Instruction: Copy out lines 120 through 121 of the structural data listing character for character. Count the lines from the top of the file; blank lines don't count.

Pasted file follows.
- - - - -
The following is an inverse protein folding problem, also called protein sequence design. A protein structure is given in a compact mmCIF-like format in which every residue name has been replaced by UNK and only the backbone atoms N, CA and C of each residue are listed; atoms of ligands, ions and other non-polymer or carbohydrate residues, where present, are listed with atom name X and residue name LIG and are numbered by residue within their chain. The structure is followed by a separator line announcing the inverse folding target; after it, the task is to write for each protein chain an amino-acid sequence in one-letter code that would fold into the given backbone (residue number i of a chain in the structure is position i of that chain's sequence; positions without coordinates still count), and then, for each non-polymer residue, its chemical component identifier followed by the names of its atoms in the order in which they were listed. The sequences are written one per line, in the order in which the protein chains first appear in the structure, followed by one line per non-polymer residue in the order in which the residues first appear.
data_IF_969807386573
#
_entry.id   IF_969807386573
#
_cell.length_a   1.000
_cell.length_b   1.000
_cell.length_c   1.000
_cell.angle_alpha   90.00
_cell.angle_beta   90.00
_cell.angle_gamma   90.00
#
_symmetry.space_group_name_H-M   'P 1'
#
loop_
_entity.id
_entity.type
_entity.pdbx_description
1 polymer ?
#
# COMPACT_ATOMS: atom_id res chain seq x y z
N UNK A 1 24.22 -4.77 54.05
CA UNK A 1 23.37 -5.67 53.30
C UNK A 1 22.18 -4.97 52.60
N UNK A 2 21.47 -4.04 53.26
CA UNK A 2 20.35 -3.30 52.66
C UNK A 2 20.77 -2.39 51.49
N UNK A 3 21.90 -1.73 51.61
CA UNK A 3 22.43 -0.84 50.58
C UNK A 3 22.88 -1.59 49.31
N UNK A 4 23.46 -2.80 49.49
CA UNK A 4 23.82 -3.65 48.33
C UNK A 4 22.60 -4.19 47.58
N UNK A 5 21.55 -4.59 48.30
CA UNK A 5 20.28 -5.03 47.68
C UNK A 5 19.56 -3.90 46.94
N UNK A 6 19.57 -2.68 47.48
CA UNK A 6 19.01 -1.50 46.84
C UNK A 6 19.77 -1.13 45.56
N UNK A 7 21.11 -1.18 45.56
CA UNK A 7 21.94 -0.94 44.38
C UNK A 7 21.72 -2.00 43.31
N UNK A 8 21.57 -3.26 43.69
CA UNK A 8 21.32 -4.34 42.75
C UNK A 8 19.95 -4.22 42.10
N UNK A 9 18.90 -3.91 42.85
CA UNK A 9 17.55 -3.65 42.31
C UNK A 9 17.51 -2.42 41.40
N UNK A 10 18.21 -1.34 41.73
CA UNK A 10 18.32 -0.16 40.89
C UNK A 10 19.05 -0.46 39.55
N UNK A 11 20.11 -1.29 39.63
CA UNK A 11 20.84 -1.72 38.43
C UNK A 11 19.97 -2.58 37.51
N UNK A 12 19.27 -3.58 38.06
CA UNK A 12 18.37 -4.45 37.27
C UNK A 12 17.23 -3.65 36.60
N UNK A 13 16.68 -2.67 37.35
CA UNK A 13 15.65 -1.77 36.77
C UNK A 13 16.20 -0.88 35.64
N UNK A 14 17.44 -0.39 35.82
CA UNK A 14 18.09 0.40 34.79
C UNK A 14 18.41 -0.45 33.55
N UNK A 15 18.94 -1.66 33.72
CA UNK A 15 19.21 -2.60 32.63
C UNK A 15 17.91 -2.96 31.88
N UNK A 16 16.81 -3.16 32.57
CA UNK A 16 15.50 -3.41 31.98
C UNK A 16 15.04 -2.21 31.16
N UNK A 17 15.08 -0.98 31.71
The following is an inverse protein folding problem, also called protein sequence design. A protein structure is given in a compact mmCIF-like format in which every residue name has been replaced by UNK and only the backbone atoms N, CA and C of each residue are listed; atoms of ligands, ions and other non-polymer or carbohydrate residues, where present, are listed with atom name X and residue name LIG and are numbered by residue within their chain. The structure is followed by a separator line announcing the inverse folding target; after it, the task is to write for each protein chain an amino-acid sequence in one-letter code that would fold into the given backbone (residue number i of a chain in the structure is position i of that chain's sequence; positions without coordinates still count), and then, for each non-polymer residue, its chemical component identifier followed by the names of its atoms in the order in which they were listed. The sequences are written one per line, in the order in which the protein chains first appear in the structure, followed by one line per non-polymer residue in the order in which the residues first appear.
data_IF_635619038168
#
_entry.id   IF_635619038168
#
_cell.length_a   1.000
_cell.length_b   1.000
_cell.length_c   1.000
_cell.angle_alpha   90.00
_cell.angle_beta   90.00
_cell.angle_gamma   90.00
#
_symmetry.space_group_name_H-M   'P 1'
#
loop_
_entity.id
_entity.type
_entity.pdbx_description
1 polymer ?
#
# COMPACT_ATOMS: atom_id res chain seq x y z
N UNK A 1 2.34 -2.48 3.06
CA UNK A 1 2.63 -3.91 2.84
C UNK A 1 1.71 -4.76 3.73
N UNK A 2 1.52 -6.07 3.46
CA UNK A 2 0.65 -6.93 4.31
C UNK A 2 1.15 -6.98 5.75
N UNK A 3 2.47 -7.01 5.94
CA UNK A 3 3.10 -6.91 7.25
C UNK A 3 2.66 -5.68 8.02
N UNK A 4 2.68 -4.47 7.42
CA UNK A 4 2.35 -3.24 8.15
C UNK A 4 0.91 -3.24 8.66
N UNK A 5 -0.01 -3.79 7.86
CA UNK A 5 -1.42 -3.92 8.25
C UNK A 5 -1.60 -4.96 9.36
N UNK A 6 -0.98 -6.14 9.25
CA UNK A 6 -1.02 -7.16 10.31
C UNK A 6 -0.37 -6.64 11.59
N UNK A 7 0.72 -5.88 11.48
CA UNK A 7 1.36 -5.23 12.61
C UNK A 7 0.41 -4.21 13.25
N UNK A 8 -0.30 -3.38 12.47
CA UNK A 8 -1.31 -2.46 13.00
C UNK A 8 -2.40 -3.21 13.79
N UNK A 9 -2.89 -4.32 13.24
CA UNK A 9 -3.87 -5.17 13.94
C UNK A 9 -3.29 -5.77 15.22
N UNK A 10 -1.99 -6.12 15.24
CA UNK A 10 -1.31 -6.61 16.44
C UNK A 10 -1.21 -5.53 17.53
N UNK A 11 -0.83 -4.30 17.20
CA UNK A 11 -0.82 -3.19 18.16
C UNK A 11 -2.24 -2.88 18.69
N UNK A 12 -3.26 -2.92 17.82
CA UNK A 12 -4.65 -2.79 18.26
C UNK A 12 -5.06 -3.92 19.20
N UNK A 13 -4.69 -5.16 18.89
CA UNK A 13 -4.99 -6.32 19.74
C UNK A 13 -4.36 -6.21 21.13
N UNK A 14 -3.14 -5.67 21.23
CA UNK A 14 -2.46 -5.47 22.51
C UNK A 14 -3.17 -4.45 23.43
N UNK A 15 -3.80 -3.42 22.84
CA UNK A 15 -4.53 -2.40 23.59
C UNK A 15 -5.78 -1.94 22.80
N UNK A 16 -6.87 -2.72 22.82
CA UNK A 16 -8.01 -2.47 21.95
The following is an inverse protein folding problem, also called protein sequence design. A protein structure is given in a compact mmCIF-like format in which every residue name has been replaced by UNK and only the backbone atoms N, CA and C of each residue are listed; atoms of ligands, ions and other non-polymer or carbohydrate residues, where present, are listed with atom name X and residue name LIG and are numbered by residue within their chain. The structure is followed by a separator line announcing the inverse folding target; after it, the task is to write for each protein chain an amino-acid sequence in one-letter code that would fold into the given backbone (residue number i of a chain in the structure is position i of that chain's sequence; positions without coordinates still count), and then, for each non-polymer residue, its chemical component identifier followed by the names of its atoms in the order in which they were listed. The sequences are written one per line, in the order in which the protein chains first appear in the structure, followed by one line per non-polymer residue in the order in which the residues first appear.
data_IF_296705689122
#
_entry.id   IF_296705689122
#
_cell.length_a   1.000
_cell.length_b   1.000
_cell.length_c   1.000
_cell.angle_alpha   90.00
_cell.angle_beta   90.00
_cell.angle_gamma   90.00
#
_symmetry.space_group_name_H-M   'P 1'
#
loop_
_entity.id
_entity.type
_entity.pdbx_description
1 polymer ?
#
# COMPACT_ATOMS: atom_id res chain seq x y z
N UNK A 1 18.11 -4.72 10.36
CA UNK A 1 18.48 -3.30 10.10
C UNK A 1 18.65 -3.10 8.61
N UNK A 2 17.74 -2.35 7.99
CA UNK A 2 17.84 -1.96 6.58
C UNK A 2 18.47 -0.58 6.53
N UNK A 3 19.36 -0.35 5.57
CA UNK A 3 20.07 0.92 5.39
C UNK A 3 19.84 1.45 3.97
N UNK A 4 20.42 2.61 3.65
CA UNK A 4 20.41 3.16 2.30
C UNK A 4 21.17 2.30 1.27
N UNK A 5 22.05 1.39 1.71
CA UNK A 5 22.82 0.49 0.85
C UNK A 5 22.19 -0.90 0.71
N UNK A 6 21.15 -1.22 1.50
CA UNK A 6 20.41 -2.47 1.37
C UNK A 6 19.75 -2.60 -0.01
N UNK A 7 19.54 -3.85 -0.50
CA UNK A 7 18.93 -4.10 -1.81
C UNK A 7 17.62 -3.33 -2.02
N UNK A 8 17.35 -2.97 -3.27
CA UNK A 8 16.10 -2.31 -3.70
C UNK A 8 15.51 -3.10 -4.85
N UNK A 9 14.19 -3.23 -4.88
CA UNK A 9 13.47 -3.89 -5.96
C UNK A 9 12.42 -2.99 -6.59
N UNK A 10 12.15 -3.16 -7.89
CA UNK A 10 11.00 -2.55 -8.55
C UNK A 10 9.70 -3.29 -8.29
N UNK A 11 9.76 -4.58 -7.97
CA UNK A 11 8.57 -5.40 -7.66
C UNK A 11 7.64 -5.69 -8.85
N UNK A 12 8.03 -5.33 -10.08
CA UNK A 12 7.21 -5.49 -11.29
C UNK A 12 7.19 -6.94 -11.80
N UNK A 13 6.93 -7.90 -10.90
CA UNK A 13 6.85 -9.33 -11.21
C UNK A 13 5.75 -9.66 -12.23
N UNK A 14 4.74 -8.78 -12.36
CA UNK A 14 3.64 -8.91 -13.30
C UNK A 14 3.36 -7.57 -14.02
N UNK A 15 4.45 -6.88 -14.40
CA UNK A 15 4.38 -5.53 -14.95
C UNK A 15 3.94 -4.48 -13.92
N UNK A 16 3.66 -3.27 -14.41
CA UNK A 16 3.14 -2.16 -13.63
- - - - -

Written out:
CA UNK A 10 -1.31 -6.61 16.44
C UNK A 10 -1.21 -5.53 17.53